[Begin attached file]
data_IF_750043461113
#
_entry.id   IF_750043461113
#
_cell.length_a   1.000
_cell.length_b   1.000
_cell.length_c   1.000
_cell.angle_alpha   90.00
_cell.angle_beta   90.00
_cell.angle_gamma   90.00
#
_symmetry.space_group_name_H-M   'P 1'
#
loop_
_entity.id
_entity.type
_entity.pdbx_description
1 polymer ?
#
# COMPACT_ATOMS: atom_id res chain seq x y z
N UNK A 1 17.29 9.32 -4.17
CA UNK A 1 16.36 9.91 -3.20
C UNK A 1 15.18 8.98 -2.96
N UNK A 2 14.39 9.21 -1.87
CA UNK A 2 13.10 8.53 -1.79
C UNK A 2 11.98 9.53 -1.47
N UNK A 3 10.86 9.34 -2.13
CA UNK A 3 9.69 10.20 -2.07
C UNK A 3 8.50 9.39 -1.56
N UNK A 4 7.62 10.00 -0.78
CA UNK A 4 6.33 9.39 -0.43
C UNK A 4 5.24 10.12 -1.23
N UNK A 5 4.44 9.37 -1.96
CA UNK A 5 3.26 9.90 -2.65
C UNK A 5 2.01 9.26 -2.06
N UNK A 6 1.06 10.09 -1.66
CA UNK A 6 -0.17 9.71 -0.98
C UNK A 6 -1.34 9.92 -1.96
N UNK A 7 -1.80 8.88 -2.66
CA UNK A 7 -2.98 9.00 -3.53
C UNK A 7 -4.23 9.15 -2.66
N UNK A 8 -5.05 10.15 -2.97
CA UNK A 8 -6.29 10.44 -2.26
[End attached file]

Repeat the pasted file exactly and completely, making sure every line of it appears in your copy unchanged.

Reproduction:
data_IF_750043461113
#
_entry.id   IF_750043461113
#
_cell.length_a   1.000
_cell.length_b   1.000
_cell.length_c   1.000
_cell.angle_alpha   90.00
_cell.angle_beta   90.00
_cell.angle_gamma   90.00
#
_symmetry.space_group_name_H-M   'P 1'
#
loop_
_entity.id
_entity.type
_entity.pdbx_description
1 polymer ?
#
# COMPACT_ATOMS: atom_id res chain seq x y z
N UNK A 1 17.29 9.32 -4.17
CA UNK A 1 16.36 9.91 -3.20
C UNK A 1 15.18 8.98 -2.96
N UNK A 2 14.39 9.21 -1.87
CA UNK A 2 13.10 8.53 -1.79
C UNK A 2 11.98 9.53 -1.47
N UNK A 3 10.86 9.34 -2.13
CA UNK A 3 9.69 10.20 -2.07
C UNK A 3 8.50 9.39 -1.56
N UNK A 4 7.62 10.00 -0.78
CA UNK A 4 6.33 9.39 -0.43
C UNK A 4 5.24 10.12 -1.23
N UNK A 5 4.44 9.37 -1.96
CA UNK A 5 3.26 9.90 -2.65
C UNK A 5 2.01 9.26 -2.06
N UNK A 6 1.06 10.09 -1.66
CA UNK A 6 -0.17 9.71 -0.98
C UNK A 6 -1.34 9.92 -1.96
N UNK A 7 -1.80 8.88 -2.66
CA UNK A 7 -2.98 9.00 -3.53
C UNK A 7 -4.23 9.15 -2.66
N UNK A 8 -5.05 10.15 -2.97
CA UNK A 8 -6.29 10.44 -2.26